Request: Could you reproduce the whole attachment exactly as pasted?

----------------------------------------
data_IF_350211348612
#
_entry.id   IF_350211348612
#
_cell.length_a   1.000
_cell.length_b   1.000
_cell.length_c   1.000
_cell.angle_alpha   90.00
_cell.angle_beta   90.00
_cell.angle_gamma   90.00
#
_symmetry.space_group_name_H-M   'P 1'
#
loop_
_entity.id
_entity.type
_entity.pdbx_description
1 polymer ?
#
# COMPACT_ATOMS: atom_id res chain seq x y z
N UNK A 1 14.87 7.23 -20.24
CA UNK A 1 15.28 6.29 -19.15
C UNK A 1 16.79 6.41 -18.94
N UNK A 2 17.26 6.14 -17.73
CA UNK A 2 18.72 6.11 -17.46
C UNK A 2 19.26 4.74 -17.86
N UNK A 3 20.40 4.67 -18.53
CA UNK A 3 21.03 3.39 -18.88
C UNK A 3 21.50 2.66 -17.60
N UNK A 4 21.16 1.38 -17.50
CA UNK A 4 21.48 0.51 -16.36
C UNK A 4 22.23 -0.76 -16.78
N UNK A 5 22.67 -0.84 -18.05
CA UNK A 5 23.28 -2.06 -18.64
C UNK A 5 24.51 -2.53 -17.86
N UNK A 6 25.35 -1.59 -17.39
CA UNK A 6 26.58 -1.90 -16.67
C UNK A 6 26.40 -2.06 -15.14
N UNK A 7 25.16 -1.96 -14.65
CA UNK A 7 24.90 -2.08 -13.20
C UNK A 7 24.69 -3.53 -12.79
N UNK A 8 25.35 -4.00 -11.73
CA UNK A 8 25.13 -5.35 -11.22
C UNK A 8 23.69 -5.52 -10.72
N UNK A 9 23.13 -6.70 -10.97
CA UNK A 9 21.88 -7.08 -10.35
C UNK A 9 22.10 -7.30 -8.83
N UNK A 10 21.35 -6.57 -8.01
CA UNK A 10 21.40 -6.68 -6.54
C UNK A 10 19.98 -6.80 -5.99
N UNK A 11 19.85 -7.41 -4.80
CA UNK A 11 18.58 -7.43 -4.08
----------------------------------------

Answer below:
data_IF_350211348612
#
_entry.id   IF_350211348612
#
_cell.length_a   1.000
_cell.length_b   1.000
_cell.length_c   1.000
_cell.angle_alpha   90.00
_cell.angle_beta   90.00
_cell.angle_gamma   90.00
#
_symmetry.space_group_name_H-M   'P 1'
#
loop_
_entity.id
_entity.type
_entity.pdbx_description
1 polymer ?
#
# COMPACT_ATOMS: atom_id res chain seq x y z
N UNK A 1 14.87 7.23 -20.24
CA UNK A 1 15.28 6.29 -19.15
C UNK A 1 16.79 6.41 -18.94
N UNK A 2 17.26 6.14 -17.73
CA UNK A 2 18.72 6.11 -17.46
C UNK A 2 19.26 4.74 -17.86
N UNK A 3 20.40 4.67 -18.53
CA UNK A 3 21.03 3.39 -18.88
C UNK A 3 21.50 2.66 -17.60
N UNK A 4 21.16 1.38 -17.50
CA UNK A 4 21.48 0.51 -16.36
C UNK A 4 22.23 -0.76 -16.78
N UNK A 5 22.67 -0.84 -18.05
CA UNK A 5 23.28 -2.06 -18.64
C UNK A 5 24.51 -2.53 -17.86
N UNK A 6 25.35 -1.59 -17.39
CA UNK A 6 26.58 -1.90 -16.67
C UNK A 6 26.40 -2.06 -15.14
N UNK A 7 25.16 -1.96 -14.65
CA UNK A 7 24.90 -2.08 -13.20
C UNK A 7 24.69 -3.53 -12.79
N UNK A 8 25.35 -4.00 -11.73
CA UNK A 8 25.13 -5.35 -11.22
C UNK A 8 23.69 -5.52 -10.72
N UNK A 9 23.13 -6.70 -10.97
CA UNK A 9 21.88 -7.08 -10.35
C UNK A 9 22.10 -7.30 -8.83
N UNK A 10 21.35 -6.57 -8.01
CA UNK A 10 21.40 -6.68 -6.54
C UNK A 10 19.98 -6.80 -5.99
N UNK A 11 19.85 -7.41 -4.80
CA UNK A 11 18.58 -7.43 -4.08